Arrest of Al-Baghdadi’s Right-Hand Man in Kurdistan, Arriving from Turkey

The ISIS leader admitted to spending five years in Turkey, revealing Turkey’s role in providing a safe haven for the extremist group’s leaders

The Kurdistan Regional Security Council announced on Friday the arrest of Socrate Khalil, the right-hand man of former ISIS leader Abu Bakr al-Baghdadi, who was killed in a U.S. operation at the end of October 2019, after he entered the region from Turkish territory.

In a statement, the Council said: “The major terrorist named Socrate Khalil, also known as Abdullah Tefkikh, was a very close and trusted person by the ISIS leader.”

The statement added: “The terrorist’s confessions revealed that after spending five years in Turkey, he returned to the Kurdistan region with a forged passport and was immediately arrested in one of the region’s areas,” revealing Turkey’s role in providing a safe haven for the extremist group’s leaders.

The statement continued: “Socrate Khalil… worked in the field of explosives after joining ISIS. Al-Baghdadi entrusted him with numerous terrorist missions and a significant role in the mission to take control of the city of Mosul. He participated in most of the group’s battles against Iraqi forces and the Peshmerga.”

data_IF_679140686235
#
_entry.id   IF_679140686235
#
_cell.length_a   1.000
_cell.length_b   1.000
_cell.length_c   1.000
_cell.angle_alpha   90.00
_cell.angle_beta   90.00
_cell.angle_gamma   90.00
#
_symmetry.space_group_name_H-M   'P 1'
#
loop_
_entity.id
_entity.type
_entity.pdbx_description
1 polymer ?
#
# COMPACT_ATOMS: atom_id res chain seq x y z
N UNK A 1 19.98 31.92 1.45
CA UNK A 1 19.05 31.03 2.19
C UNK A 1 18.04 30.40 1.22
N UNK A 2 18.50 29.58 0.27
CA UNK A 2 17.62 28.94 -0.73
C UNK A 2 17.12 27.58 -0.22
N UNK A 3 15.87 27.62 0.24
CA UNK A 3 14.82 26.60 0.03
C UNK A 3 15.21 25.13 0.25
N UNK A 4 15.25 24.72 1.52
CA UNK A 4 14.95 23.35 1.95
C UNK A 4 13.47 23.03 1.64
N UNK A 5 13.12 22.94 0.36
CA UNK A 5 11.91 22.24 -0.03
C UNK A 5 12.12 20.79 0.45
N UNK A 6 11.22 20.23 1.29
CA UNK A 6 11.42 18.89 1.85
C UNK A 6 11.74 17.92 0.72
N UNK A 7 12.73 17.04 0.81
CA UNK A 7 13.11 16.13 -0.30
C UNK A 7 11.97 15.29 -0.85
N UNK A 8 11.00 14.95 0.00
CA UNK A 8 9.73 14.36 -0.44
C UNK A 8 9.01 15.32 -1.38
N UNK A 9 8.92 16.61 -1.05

Many reports indicate that several ISIS leaders have been killed, arrested, or fled to Turkey after their defeat in 2017 in Iraq and Syria by local forces backed by the international coalition forces.

Facing increasing pressure and accusations of providing shelters for ISIS leaders, Turkish security forces have conducted a wide campaign in recent years to arrest members of the organization and appear as fighters against armed groups, despite the Turkish army supporting jihadist forces loyal to it in northern Syria, some of which were loyal to ISIS.

In 2019, Turkey announced the arrest of the alleged sister of Abu Bakr al-Baghdadi and her husband in the city of Azaz in northern Syria, controlled by allied forces.

Reports had mentioned Ankara’s reluctance to arrest ISIS members, many of whom received treatment in Turkish hospitals and were seen shopping in its markets.

Turkey has long been accused of overlooking jihadists crossing its borders to join the fighting in Syria after the conflict began in 2011. However, after being targeted by several ISIS attacks, Turkey joined the coalition against jihadists in 2015.

Turkey was also accused of undermining the fight against dispersed ISIS elements by attacking Kurdish fighters within the Syrian Democratic Forces, whose backbone is the Kurdish People’s Protection Units, at the forefront of the fight against ISIS.

Despite its defeat in Iraq and Syria, ISIS retains a number of fighters who occasionally carry out surprise attacks against Syrian and Iraqi forces in what is known as guerrilla warfare.

Iraqi military commanders have warned of the group’s return to carry out bloody attacks, especially in border areas, a warning also issued by Syrian forces.

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